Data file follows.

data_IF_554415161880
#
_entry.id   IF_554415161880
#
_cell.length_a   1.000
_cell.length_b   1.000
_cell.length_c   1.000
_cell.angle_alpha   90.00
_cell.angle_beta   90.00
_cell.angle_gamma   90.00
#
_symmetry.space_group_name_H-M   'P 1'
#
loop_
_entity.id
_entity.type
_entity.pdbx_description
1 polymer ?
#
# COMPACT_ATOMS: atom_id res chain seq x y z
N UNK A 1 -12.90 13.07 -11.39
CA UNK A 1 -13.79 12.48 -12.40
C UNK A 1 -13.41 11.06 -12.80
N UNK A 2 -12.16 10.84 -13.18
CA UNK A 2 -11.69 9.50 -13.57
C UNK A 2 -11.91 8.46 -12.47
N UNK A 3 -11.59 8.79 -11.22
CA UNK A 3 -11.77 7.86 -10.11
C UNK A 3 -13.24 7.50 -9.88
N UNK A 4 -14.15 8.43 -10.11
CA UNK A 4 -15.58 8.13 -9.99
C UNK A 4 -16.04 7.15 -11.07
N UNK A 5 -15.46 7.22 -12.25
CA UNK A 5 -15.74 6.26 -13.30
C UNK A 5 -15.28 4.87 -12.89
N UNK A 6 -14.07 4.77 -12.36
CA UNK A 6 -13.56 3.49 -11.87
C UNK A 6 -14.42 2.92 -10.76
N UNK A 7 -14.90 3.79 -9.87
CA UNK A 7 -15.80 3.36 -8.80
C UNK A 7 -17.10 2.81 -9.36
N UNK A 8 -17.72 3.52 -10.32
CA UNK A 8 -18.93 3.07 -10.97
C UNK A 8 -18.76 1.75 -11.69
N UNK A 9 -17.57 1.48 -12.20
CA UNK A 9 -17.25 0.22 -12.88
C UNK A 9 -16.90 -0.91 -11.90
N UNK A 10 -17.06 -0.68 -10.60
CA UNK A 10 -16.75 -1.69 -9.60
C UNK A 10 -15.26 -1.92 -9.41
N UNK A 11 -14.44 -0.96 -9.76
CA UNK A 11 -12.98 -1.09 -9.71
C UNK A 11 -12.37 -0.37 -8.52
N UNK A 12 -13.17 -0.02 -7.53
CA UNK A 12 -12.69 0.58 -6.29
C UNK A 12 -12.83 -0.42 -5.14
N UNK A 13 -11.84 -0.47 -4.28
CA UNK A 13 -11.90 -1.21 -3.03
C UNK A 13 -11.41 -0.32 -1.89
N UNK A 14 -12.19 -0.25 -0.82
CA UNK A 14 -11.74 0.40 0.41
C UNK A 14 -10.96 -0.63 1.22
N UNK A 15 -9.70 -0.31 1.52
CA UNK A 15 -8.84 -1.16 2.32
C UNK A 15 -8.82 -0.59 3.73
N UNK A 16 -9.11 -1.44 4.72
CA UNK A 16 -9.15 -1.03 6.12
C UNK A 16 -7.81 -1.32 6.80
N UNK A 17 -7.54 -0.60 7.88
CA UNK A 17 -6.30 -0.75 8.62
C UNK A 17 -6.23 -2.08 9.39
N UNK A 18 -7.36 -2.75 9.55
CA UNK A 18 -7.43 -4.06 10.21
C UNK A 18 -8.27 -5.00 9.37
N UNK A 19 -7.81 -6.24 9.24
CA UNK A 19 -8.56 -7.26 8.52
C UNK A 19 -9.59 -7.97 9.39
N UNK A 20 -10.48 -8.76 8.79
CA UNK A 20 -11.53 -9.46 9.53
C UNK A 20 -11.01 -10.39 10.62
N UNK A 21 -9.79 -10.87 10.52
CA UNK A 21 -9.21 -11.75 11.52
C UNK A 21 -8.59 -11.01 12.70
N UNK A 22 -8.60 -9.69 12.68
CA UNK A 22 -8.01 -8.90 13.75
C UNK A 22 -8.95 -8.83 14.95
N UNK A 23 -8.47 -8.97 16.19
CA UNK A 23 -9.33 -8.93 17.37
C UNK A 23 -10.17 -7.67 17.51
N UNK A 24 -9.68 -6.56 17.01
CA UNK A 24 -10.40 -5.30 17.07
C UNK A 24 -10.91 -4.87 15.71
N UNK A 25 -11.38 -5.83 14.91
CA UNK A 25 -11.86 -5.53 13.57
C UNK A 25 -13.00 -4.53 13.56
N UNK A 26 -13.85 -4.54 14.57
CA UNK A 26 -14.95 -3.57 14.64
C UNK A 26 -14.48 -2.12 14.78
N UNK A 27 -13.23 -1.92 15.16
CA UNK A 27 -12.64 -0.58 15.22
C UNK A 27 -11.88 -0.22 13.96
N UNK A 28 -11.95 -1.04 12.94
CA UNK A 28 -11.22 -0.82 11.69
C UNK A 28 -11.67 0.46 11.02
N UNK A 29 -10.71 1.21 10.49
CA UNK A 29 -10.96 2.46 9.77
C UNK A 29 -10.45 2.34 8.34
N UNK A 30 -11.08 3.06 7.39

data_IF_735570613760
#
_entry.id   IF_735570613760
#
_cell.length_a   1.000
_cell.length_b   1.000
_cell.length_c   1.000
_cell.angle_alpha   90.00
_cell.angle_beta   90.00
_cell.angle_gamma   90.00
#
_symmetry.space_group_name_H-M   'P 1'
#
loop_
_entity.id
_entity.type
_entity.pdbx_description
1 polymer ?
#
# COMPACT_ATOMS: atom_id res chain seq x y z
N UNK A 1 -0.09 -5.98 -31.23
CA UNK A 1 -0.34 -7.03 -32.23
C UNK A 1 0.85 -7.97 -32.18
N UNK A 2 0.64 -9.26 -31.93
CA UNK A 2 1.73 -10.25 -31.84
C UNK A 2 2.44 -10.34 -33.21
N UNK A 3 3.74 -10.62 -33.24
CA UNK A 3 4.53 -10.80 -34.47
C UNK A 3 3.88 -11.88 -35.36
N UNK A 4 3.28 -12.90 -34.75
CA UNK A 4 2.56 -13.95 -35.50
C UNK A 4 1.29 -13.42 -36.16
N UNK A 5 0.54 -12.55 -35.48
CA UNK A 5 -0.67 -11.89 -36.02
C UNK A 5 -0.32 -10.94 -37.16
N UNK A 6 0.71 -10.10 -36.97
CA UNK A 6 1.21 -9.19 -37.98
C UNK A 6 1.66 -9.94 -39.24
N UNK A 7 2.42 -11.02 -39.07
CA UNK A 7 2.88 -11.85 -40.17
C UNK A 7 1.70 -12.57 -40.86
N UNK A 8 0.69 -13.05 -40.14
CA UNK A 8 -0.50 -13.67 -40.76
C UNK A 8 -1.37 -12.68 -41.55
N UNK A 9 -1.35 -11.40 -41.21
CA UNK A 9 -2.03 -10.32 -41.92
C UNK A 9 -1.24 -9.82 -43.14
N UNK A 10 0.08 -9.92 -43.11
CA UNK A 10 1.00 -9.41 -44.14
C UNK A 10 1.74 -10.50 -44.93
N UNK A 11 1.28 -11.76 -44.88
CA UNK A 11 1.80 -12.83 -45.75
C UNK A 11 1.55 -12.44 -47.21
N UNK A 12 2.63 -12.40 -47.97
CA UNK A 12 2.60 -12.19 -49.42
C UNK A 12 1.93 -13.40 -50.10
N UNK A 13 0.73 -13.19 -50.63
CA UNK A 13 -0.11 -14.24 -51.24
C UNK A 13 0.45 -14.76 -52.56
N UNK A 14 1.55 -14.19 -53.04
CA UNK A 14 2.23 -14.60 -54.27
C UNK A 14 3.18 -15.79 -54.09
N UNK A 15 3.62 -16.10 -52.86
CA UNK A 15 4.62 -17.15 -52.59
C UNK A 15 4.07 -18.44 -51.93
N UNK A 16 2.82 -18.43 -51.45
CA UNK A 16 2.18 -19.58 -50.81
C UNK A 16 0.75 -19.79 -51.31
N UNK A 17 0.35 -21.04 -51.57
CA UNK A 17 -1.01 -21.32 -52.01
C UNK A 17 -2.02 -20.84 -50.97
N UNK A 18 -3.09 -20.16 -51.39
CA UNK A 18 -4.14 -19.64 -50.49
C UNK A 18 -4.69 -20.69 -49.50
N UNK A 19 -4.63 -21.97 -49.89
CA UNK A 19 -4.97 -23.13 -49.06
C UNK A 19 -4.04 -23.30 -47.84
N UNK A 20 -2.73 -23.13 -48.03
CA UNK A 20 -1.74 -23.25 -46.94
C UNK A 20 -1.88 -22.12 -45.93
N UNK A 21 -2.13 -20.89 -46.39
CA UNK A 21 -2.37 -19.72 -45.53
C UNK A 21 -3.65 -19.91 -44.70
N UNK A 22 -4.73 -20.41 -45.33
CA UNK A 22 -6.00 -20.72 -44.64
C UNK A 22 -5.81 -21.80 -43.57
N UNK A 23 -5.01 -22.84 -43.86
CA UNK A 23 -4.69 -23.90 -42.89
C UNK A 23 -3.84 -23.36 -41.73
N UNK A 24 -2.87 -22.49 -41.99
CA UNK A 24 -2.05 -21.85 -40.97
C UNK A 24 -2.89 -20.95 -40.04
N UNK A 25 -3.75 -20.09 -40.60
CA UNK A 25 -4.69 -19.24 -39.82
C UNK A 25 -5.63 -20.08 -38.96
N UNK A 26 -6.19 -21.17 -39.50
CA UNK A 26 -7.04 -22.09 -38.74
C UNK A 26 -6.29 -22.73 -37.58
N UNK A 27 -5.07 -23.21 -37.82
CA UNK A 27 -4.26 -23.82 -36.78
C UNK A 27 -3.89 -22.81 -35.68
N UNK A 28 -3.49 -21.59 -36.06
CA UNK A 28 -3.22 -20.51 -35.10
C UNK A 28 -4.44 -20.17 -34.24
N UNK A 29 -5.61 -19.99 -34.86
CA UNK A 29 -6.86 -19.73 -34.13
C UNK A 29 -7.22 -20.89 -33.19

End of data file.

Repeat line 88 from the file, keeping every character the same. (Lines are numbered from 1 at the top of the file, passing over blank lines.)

CA UNK A 23 -9.33 -8.93 17.37